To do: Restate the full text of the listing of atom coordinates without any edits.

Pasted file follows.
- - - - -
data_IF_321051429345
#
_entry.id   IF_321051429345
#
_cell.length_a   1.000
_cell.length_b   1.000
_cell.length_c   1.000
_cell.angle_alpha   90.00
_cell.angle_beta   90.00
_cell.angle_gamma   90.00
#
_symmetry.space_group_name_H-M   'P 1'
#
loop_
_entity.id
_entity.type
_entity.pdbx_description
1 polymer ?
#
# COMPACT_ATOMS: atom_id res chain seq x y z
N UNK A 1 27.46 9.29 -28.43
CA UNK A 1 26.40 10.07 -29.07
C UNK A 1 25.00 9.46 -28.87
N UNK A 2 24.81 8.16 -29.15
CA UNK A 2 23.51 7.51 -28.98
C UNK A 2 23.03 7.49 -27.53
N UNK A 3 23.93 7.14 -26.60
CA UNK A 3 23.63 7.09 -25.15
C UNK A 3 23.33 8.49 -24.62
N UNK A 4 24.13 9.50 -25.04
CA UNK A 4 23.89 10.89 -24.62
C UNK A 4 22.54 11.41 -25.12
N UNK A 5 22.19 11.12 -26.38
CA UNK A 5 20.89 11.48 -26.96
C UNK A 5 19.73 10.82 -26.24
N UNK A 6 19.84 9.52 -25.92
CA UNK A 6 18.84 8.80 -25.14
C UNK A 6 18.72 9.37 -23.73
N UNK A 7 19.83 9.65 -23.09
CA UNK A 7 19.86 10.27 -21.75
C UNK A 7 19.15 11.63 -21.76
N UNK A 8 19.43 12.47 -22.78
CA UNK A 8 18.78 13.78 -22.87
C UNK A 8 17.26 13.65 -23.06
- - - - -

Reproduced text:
data_IF_321051429345
#
_entry.id   IF_321051429345
#
_cell.length_a   1.000
_cell.length_b   1.000
_cell.length_c   1.000
_cell.angle_alpha   90.00
_cell.angle_beta   90.00
_cell.angle_gamma   90.00
#
_symmetry.space_group_name_H-M   'P 1'
#
loop_
_entity.id
_entity.type
_entity.pdbx_description
1 polymer ?
#
# COMPACT_ATOMS: atom_id res chain seq x y z
N UNK A 1 27.46 9.29 -28.43
CA UNK A 1 26.40 10.07 -29.07
C UNK A 1 25.00 9.46 -28.87
N UNK A 2 24.81 8.16 -29.15
CA UNK A 2 23.51 7.51 -28.98
C UNK A 2 23.03 7.49 -27.53
N UNK A 3 23.93 7.14 -26.60
CA UNK A 3 23.63 7.09 -25.15
C UNK A 3 23.33 8.49 -24.62
N UNK A 4 24.13 9.50 -25.04
CA UNK A 4 23.89 10.89 -24.62
C UNK A 4 22.54 11.41 -25.12
N UNK A 5 22.19 11.12 -26.38
CA UNK A 5 20.89 11.48 -26.96
C UNK A 5 19.73 10.82 -26.24
N UNK A 6 19.84 9.52 -25.92
CA UNK A 6 18.84 8.80 -25.14
C UNK A 6 18.72 9.37 -23.73
N UNK A 7 19.83 9.65 -23.09
CA UNK A 7 19.86 10.27 -21.75
C UNK A 7 19.15 11.63 -21.76
N UNK A 8 19.43 12.47 -22.78
CA UNK A 8 18.78 13.78 -22.87
C UNK A 8 17.26 13.65 -23.06